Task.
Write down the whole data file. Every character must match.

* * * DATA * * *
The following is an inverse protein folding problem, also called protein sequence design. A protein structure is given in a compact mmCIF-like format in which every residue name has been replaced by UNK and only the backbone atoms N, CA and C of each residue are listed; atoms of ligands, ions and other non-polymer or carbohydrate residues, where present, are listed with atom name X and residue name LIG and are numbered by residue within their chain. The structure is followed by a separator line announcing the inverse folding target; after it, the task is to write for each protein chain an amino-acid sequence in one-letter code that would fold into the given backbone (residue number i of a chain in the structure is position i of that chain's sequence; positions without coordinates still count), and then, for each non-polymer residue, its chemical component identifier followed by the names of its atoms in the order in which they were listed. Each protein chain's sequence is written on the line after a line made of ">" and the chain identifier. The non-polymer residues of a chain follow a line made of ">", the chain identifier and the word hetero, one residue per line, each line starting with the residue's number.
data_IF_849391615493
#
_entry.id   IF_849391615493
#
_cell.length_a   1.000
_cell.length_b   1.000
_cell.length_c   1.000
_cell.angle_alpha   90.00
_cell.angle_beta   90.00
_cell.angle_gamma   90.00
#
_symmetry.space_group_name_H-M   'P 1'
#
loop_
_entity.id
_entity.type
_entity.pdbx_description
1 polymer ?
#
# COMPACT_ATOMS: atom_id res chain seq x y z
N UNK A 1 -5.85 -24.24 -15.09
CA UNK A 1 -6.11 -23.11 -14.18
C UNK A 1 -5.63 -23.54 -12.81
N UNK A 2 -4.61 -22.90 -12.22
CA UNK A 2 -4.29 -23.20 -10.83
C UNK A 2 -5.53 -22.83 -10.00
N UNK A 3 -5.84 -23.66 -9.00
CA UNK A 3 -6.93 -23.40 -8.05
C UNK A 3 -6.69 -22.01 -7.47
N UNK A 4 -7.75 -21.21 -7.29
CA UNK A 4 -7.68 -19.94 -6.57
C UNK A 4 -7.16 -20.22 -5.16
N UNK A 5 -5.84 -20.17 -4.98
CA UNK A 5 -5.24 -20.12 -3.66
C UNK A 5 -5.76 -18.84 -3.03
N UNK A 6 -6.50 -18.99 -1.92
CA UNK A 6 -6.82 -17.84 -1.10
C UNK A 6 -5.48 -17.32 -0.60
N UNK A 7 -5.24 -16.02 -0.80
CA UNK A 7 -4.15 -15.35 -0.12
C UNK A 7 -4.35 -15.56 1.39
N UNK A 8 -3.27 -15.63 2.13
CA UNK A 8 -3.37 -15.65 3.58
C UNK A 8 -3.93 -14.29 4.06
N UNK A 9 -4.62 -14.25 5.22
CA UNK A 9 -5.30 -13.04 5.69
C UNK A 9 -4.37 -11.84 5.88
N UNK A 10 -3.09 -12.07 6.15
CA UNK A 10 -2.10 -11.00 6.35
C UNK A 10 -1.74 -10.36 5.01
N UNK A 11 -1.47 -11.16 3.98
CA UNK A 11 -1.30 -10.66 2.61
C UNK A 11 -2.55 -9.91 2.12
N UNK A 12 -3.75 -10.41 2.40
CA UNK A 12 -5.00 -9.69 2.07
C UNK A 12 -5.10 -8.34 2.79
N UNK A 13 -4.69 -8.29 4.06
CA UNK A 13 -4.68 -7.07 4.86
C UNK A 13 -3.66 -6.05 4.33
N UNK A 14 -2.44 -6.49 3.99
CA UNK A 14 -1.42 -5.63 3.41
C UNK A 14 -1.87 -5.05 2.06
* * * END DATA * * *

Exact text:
The following is an inverse protein folding problem, also called protein sequence design. A protein structure is given in a compact mmCIF-like format in which every residue name has been replaced by UNK and only the backbone atoms N, CA and C of each residue are listed; atoms of ligands, ions and other non-polymer or carbohydrate residues, where present, are listed with atom name X and residue name LIG and are numbered by residue within their chain. The structure is followed by a separator line announcing the inverse folding target; after it, the task is to write for each protein chain an amino-acid sequence in one-letter code that would fold into the given backbone (residue number i of a chain in the structure is position i of that chain's sequence; positions without coordinates still count), and then, for each non-polymer residue, its chemical component identifier followed by the names of its atoms in the order in which they were listed. Each protein chain's sequence is written on the line after a line made of ">" and the chain identifier. The non-polymer residues of a chain follow a line made of ">", the chain identifier and the word hetero, one residue per line, each line starting with the residue's number.
data_IF_849391615493
#
_entry.id   IF_849391615493
#
_cell.length_a   1.000
_cell.length_b   1.000
_cell.length_c   1.000
_cell.angle_alpha   90.00
_cell.angle_beta   90.00
_cell.angle_gamma   90.00
#
_symmetry.space_group_name_H-M   'P 1'
#
loop_
_entity.id
_entity.type
_entity.pdbx_description
1 polymer ?
#
# COMPACT_ATOMS: atom_id res chain seq x y z
N UNK A 1 -5.85 -24.24 -15.09
CA UNK A 1 -6.11 -23.11 -14.18
C UNK A 1 -5.63 -23.54 -12.81
N UNK A 2 -4.61 -22.90 -12.22
CA UNK A 2 -4.29 -23.20 -10.83
C UNK A 2 -5.53 -22.83 -10.00
N UNK A 3 -5.84 -23.66 -9.00
CA UNK A 3 -6.93 -23.40 -8.05
C UNK A 3 -6.69 -22.01 -7.47
N UNK A 4 -7.75 -21.21 -7.29
CA UNK A 4 -7.68 -19.94 -6.57
C UNK A 4 -7.16 -20.22 -5.16
N UNK A 5 -5.84 -20.17 -4.98
CA UNK A 5 -5.24 -20.12 -3.66
C UNK A 5 -5.76 -18.84 -3.03
N UNK A 6 -6.50 -18.99 -1.92
CA UNK A 6 -6.82 -17.84 -1.10
C UNK A 6 -5.48 -17.32 -0.60
N UNK A 7 -5.24 -16.02 -0.80
CA UNK A 7 -4.15 -15.35 -0.12
C UNK A 7 -4.35 -15.56 1.39
N UNK A 8 -3.27 -15.63 2.13
CA UNK A 8 -3.37 -15.65 3.58
C UNK A 8 -3.93 -14.29 4.06
N UNK A 9 -4.62 -14.25 5.22
CA UNK A 9 -5.30 -13.04 5.69
C UNK A 9 -4.37 -11.84 5.88
N UNK A 10 -3.09 -12.07 6.15
CA UNK A 10 -2.10 -11.00 6.35
C UNK A 10 -1.74 -10.36 5.01
N UNK A 11 -1.47 -11.16 3.98
CA UNK A 11 -1.30 -10.66 2.61
C UNK A 11 -2.55 -9.91 2.12
N UNK A 12 -3.75 -10.41 2.40
CA UNK A 12 -5.00 -9.69 2.07
C UNK A 12 -5.10 -8.34 2.79
N UNK A 13 -4.69 -8.29 4.06
CA UNK A 13 -4.68 -7.07 4.86
C UNK A 13 -3.66 -6.05 4.33
N UNK A 14 -2.44 -6.49 3.99
CA UNK A 14 -1.42 -5.63 3.41
C UNK A 14 -1.87 -5.05 2.06